Homeless citizens, civic officials, and advocates are again looking for answers after Langley evicted a number of people who have been living under a bridge for the past six months.
“Where can we go?” asked Kirsten Ratcliffe.
“There’s absolutely nowhere,” said Lina Fyfe.
Fyfe and Ratcliffe are among more than a dozen people who were sleeping under the bridge over the Nicomekl River on 56th Avenue (next to the Christian Life Assembly church).
Fyfe has been there since January, and has a tidy camp including a mattress, table, a couple of chairs, and a vase with some flowers and a feather set into a niche in the concrete wall of the bridge.
Civic officials are worried about fires being lit under the bridge for warmth or cooking, as well as holes being dug in the sandy ground, where pipelines run.
“You’re constantly told ‘you have to leave’,” said Fyfe. “They won’t tell you where you can go.”
That same situation has played out dozens of times in recent years across the Langleys. Homeless camps have formed in parks, vacant lots, and under bridges.
Eventually, City or Township bylaw officers, with RCMP members on hand to keep the peace, are sent to clean them out. The homeless are evicted. They settle somewhere else, and within weeks or months the process repeats itself.
On Friday, June 29, a Township bylaw officer arrived to dismantle the camp where Fyfe has lived.
Local advocates for the homeless were there to intercede on her behalf. Kim Snow of Kimz Angels brought food for the people living under the bridge, and Pastor Leith White of the Friends Vineyard Church brought coffee.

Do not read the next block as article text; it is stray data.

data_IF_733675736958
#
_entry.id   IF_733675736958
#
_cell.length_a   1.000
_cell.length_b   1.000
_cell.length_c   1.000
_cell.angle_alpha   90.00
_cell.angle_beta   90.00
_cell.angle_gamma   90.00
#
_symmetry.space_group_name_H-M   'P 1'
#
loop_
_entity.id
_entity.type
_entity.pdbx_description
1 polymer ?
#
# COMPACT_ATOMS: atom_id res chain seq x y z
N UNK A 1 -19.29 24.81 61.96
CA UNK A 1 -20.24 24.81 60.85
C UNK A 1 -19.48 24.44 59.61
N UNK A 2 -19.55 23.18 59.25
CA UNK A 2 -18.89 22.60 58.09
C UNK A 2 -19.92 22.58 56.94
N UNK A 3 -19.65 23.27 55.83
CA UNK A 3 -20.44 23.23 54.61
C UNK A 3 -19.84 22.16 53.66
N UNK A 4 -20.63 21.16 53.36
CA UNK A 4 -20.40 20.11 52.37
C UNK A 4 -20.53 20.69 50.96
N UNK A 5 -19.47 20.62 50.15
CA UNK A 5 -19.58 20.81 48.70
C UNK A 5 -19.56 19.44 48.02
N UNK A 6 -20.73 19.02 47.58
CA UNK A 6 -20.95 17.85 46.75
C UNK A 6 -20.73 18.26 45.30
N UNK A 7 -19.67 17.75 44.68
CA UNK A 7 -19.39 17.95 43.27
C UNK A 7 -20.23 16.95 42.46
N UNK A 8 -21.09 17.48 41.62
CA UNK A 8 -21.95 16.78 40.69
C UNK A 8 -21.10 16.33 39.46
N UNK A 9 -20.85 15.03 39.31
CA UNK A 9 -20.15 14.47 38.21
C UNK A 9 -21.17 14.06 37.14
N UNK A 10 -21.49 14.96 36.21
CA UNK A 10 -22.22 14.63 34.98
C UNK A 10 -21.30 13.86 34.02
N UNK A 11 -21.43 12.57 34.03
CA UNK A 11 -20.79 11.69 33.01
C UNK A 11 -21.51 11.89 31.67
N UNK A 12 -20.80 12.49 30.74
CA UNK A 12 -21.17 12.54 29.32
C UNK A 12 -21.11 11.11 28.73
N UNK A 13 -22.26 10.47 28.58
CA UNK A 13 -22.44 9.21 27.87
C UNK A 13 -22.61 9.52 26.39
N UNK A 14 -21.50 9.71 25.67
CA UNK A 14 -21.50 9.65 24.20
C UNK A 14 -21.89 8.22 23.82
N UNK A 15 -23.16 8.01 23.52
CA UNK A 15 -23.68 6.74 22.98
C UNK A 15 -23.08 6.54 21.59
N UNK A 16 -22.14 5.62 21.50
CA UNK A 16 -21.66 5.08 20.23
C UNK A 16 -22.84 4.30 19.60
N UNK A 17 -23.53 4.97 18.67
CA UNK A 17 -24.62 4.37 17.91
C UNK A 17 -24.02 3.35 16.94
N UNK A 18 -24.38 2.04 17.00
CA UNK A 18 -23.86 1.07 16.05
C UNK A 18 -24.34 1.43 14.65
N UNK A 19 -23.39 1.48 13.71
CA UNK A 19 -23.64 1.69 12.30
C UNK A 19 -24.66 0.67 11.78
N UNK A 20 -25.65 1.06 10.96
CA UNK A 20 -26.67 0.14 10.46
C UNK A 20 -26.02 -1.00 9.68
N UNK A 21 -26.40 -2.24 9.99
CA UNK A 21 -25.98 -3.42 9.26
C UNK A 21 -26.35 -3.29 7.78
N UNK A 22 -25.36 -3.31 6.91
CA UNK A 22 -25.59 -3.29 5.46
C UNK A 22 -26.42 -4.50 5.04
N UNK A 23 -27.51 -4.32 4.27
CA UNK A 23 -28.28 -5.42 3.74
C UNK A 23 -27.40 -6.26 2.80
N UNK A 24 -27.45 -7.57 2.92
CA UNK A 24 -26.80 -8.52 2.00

They also hoped to organize a reprieve.
When the officials arrived, Fyfe confronted one of the officers and raised her voice. The other officer helped calm the situation. Fyfe and others are terrified of being arrested, and also fear being evicted into the rain with no clear plan of where to go next.
White took the bylaw officer aside and negotiated a three-day delay in moving the camp. He pointed out that moving everyone, in the rain, just before the Canada Day long weekend, would benefit no one. The homeless people would likely move to a public park, in the absence of anywhere else to stay.
Fyfe is banned from the Gateway of Hope shelter, which at its maximum capacity can hold fewer than half of the homeless people living on Langley’s streets. According to the 2017 count, 206 people were homeless in Langley, a 124 per cent increase over three years from the previous count.
“Where do they go?” asked Snow, who gathers and distributes food, blankets, and clothing to the homeless with a team of volunteers.
“It’s been like this for years,” said Fraser Holland, a homelessness outreach worker with Stepping Stone Community Services Society in Langley. “‘You can’t be here.’ ‘Well, where do we go?’” is the refrain heard again and again, Holland said.
Snow wants to see the Quality Inn supportive housing project, proposed by BC Housing and local service groups, go forward.
That project will create 49 rooms for local homeless people, but it has yet to be approved by Langley Township council.
“The thing is, we need something now,” she said.